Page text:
Keeping Web Focus, Social Leverage Raising $15M for Micro VC Fund
Howard Lindzon, the entrepreneur, hedge fund investor, and CEO of Coronado, CA-based StockTwits, is raising capital for a new and slightly more formalized version of Social Leverage, an investment partnership he runs with Tom Peterson of Phoenix, AZ.
Lindzon told me recently the two have been successful enough in recent years to attract interest from outside investors. As a result, Lindzon and Peterson are now in the process of raising $15 million for a new pooled investment fund called Social Leverage Capital Fund, according to a recent regulatory filing. Social Leverage has occasionally been described as a “micro VC” focused on Web deals, and now that description will fit better. They have raised about half of their goal so far, Lindzon said.
“The idea is to continue to do what we’ve been doing for the past few years,” Lindzon said. Most investments from the fund will continue to fall between $100,000 and $500,000. Instead of investing just their own money, though, the longtime business partners are taking in capital from a small number of other investors. Lindzon and Peterson are serving as general partners of the fund.
Lindzon said he still sees plenty of upside in his preferred areas of investing, especially in Web video and Web publishing. He’s focused mostly on content created for the Web, especially in areas like financial data, data visualization, innovative algorithms, and social networking technologies like StockTwits that help create and support online communities of investors.
Asked to give some examples of recent investments, Lindzon said he’s invested in The New Hive, an unconventional Web publishing company in San Francisco, and Little Bird, a specialized search service based in Portland, OR.
The New Hive, which moved to San Francisco from Seattle, enables users to create multimedia “expressions.” Each expression has its own URL, and can be shared through email, blogs, websites, and social media networks like Pinterest, Facebook, tumblr, and Twitter.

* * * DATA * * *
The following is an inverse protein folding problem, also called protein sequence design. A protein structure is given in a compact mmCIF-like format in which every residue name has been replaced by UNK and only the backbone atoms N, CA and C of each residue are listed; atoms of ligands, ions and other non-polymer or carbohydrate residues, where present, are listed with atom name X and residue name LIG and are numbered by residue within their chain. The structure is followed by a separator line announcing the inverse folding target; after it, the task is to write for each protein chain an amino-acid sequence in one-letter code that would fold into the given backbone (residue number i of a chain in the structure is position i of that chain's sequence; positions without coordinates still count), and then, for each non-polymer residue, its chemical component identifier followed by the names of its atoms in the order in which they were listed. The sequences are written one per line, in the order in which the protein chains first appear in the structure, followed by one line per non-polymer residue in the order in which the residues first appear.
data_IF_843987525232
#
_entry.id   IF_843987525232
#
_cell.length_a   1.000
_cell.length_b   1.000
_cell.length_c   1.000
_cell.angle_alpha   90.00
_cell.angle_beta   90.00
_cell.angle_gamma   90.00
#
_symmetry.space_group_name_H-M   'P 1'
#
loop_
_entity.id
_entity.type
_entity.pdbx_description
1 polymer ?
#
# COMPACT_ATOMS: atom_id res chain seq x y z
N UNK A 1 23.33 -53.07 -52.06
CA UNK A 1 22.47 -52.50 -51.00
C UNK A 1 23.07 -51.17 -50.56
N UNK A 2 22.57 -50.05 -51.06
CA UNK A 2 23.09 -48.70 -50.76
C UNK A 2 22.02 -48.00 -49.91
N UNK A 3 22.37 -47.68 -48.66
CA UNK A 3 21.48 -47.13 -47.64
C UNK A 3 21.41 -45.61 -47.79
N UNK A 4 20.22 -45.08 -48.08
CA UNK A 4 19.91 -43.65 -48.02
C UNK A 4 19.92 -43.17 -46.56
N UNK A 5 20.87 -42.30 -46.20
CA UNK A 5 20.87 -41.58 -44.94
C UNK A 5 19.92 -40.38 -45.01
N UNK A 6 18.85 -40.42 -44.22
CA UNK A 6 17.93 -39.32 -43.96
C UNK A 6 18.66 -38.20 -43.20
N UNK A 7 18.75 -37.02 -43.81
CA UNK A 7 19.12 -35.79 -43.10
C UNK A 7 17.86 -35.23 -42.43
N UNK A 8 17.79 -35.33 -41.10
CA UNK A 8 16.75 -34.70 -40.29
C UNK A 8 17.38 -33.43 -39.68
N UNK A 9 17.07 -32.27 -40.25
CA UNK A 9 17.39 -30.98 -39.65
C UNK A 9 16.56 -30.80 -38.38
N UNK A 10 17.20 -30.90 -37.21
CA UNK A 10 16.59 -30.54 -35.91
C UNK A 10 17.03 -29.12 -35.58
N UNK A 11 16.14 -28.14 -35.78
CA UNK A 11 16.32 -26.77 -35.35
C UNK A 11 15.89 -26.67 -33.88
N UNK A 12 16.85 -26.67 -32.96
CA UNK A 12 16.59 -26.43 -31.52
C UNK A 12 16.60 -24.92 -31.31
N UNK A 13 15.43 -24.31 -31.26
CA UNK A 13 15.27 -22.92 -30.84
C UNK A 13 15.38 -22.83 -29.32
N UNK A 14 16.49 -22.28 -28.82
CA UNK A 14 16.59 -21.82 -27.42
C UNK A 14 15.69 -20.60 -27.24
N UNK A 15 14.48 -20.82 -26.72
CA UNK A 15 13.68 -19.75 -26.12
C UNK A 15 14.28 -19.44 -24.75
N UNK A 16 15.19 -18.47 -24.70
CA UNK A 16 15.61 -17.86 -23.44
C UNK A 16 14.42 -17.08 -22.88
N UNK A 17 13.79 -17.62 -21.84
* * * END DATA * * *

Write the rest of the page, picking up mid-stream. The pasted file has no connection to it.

Little Bird uses Twitter and other online sources to identify the most-trusted and authoritative experts in a given field. Founding CEO Marshall Kirkpatrick is offering the technology as a subscription-based research tool for business customers. The startup was known as Plexus Engine until last month, when the company changed its name to Little Bird and raised $1 million from a group of angels that include Lindzon, Dallas Mavericks owner Mark Cuban, and other well-known angel investors.
Lindzon said they also plan to follow the Social Leverage philosophy of investing in exceptional entrepreneurs, and, as the website explains, “bringing our own entrepreneurial expertise, relationships, and marketing experience to the fore. Our portfolio companies benefit from our hands-on involvement in all stages of development. More pointedly, social leverage is about leveraging our extensive network of industry relationships and expertise to help grow great companies and build great products.”
So what is Social Leverage, exactly?
“If you do a little bit of research, you’ll see the last 30 years have been dominated by financial leverage,” Lindzon said, referring to the kind of economic power wielded by traditional banks and investment companies. In contrast, he said, social leverage takes advantage of the enormous power of online information and relationships. “With social leverage, I don’t need an office, I can use my laptop and iPhone at Starbucks,” Lindzon said.
“Financial leverage is important—that’s how the world got built,” he adds. “But Apple didn’t need financial leverage, and now they’re the biggest company in the world.”
The power of social leverage also means that Lindzon doesn’t sit around waiting for entrepreneurs or their lawyers to knock on his door in search of funding. Lindzon picks his own deals, using the power of social leverage.
“If a guy like me can meet Fred and Brad,” Lindzon said, referring to Fred Wilson, managing partner of New York-based Union Square Ventures, and Brad Feld of the Boulder, CO-based Foundry Group, “there are really no excuses not to learn this stuff. We really don’t know how fast we can move.”